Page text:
How AI Will Change Recruitment

How AI Will Change Recruitment

By Fay Capstick

Artificial Intelligence, or AI, is never far from the news, generating good and bad headlines. Worst case scenario: humanity will be taken over by an evil AI which decides our existence is no longer required. Elon Musk and Stephen Hawking have both made headlines with their concerns over where our future might be heading. But before you start thinking of Terminator-style scenarios, it’s all likely to be far quicker and less dramatic. Best case scenario: AI fixes all of our problems, from climate change to cancer, and works with us rather than against us.

The reality, as with all things, is likely to be the grey area in the middle, at least for the foreseeable future. No huge excitement one way or the other (this is probably a good thing), but small advances that will make things subtly simpler. For example, the way your phone camera-roll now automatically puts people into albums using facial recognition. This is the friendly face of AI; the scary side is facial recognition for crime prevention. Think Minority Report.

Recruitment is one area where AI could have a massive impact, using virtual recruiters with an AI driven process from initial application all the way to a final interview, when a human would (hopefully) be involved. It isn’t hard to imagine software sorting through CVs, reading them for required key skills and qualifications, and automatically rejecting those who fail. It would then proceed to create a longlist of candidates to be issued with a set of computer-given, and assessed, personality and competence tests. It could be envisioned that the only time a human is needed is to undertake the final interview, and even then, with sufficient AI development, this could be potentially done by machine. In a recent development that might show the direction that AI is heading in, academics are pushing for AI to be credited as the inventor of two new patents, which under existing laws must be credited to humans (1).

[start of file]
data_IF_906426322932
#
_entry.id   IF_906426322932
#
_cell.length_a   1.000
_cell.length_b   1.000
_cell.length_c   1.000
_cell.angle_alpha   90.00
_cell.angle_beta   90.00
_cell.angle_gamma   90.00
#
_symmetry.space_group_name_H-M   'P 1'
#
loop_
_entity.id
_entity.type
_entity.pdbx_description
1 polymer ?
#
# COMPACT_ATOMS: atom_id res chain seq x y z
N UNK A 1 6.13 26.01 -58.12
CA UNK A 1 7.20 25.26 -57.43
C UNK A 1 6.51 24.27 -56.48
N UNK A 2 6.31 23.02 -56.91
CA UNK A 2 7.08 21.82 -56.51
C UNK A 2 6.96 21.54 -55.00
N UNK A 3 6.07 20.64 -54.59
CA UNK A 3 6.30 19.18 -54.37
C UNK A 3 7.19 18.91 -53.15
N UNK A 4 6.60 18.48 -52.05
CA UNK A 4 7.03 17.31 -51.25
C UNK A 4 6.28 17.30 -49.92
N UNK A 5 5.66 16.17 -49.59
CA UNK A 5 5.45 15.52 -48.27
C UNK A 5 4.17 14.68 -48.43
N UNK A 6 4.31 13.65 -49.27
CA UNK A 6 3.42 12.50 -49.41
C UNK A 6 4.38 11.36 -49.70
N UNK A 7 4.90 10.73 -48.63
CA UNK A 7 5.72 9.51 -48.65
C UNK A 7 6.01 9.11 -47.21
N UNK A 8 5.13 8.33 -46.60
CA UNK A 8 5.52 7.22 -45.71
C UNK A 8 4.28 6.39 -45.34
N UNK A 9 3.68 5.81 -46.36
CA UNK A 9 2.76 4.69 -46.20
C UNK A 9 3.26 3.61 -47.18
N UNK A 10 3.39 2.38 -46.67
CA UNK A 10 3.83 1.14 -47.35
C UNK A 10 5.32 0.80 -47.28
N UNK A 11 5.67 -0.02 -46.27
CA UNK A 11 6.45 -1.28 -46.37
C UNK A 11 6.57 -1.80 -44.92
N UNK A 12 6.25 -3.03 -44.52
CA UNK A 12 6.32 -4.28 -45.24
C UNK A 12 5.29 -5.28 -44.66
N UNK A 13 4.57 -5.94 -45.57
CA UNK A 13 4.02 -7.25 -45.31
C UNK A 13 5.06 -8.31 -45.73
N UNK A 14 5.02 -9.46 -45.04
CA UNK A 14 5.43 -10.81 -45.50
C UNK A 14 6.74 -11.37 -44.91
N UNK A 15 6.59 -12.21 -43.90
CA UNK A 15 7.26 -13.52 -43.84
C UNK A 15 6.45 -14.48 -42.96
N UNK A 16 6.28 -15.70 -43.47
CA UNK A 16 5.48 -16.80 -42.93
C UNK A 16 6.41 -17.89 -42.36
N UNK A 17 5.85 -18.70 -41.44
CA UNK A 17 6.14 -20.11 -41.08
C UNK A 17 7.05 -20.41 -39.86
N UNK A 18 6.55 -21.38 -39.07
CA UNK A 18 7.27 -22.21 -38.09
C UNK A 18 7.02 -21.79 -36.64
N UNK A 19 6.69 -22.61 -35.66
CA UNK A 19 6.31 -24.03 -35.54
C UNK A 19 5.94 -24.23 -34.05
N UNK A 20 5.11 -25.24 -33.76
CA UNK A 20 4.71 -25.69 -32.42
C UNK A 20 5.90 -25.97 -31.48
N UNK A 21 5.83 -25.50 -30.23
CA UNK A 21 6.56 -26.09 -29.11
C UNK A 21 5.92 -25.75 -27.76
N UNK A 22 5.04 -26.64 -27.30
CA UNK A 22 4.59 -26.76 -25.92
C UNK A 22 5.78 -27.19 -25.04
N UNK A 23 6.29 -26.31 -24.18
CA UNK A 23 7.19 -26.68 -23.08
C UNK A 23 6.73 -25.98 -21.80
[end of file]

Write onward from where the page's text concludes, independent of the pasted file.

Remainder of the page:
The ONS predicts that 1.5 million jobs will be lost to automation (2), a figure based on current jobs that it suggests could be done by AI in future. Before we all panic, I would argue that we need to embrace AI as an industry, as it’s obvious that this is the direction that things are already heading in. If we are lucky, AI could take away some of the legwork from recruiting, freeing up staff to concentrate on the important tasks of interacting and building relationships with clients and candidates.

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  1. AI system 'should be recognised as inventor'
  2. Automation could replace 1.5 million jobs, says ONS

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